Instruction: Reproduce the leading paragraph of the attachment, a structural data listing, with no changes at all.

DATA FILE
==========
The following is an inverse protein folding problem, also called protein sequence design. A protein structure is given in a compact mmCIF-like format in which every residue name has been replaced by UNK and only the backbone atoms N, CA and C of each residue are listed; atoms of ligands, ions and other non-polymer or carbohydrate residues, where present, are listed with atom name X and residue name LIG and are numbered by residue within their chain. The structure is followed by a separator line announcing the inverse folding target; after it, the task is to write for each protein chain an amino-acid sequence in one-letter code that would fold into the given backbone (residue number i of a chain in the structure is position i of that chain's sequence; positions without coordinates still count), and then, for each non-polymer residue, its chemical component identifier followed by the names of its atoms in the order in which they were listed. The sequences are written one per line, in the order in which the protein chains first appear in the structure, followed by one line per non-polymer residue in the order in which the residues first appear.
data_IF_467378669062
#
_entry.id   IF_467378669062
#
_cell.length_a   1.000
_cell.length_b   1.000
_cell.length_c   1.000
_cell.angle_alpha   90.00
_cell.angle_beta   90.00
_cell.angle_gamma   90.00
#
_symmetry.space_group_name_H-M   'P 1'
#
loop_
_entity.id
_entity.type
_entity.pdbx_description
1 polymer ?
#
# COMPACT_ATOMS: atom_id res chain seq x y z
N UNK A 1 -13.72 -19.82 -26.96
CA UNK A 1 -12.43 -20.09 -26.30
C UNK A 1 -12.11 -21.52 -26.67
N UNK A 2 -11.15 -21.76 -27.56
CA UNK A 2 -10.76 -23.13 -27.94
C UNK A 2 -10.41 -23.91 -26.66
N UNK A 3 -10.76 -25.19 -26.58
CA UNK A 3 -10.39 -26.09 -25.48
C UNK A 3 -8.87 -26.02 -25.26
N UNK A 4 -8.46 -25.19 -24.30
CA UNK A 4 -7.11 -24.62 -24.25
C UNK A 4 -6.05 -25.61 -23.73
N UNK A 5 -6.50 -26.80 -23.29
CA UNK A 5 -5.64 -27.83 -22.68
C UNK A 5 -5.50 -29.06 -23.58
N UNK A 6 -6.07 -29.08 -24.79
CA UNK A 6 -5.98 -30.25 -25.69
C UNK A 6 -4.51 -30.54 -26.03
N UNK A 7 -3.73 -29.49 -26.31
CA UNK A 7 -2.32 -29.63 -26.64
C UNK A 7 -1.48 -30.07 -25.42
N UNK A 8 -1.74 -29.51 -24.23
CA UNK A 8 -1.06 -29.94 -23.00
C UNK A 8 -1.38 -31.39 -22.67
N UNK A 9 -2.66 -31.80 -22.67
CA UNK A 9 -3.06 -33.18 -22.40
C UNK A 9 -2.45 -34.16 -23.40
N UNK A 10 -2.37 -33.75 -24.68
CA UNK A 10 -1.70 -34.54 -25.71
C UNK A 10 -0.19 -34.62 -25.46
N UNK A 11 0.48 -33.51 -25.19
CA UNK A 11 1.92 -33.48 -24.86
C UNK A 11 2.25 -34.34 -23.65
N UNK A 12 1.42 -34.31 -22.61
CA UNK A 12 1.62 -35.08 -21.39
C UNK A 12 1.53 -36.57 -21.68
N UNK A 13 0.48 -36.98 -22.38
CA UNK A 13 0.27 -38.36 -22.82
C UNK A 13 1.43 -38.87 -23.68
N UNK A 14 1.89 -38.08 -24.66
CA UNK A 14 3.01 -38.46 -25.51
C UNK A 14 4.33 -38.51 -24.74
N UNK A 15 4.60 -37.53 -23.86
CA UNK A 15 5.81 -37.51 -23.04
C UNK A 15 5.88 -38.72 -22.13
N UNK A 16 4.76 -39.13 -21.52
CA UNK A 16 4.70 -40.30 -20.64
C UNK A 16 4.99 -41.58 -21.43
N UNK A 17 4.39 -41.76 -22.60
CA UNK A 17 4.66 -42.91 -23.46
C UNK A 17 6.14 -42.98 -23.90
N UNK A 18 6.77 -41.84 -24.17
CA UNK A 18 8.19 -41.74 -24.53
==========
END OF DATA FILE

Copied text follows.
The following is an inverse protein folding problem, also called protein sequence design. A protein structure is given in a compact mmCIF-like format in which every residue name has been replaced by UNK and only the backbone atoms N, CA and C of each residue are listed; atoms of ligands, ions and other non-polymer or carbohydrate residues, where present, are listed with atom name X and residue name LIG and are numbered by residue within their chain. The structure is followed by a separator line announcing the inverse folding target; after it, the task is to write for each protein chain an amino-acid sequence in one-letter code that would fold into the given backbone (residue number i of a chain in the structure is position i of that chain's sequence; positions without coordinates still count), and then, for each non-polymer residue, its chemical component identifier followed by the names of its atoms in the order in which they were listed. The sequences are written one per line, in the order in which the protein chains first appear in the structure, followed by one line per non-polymer residue in the order in which the residues first appear.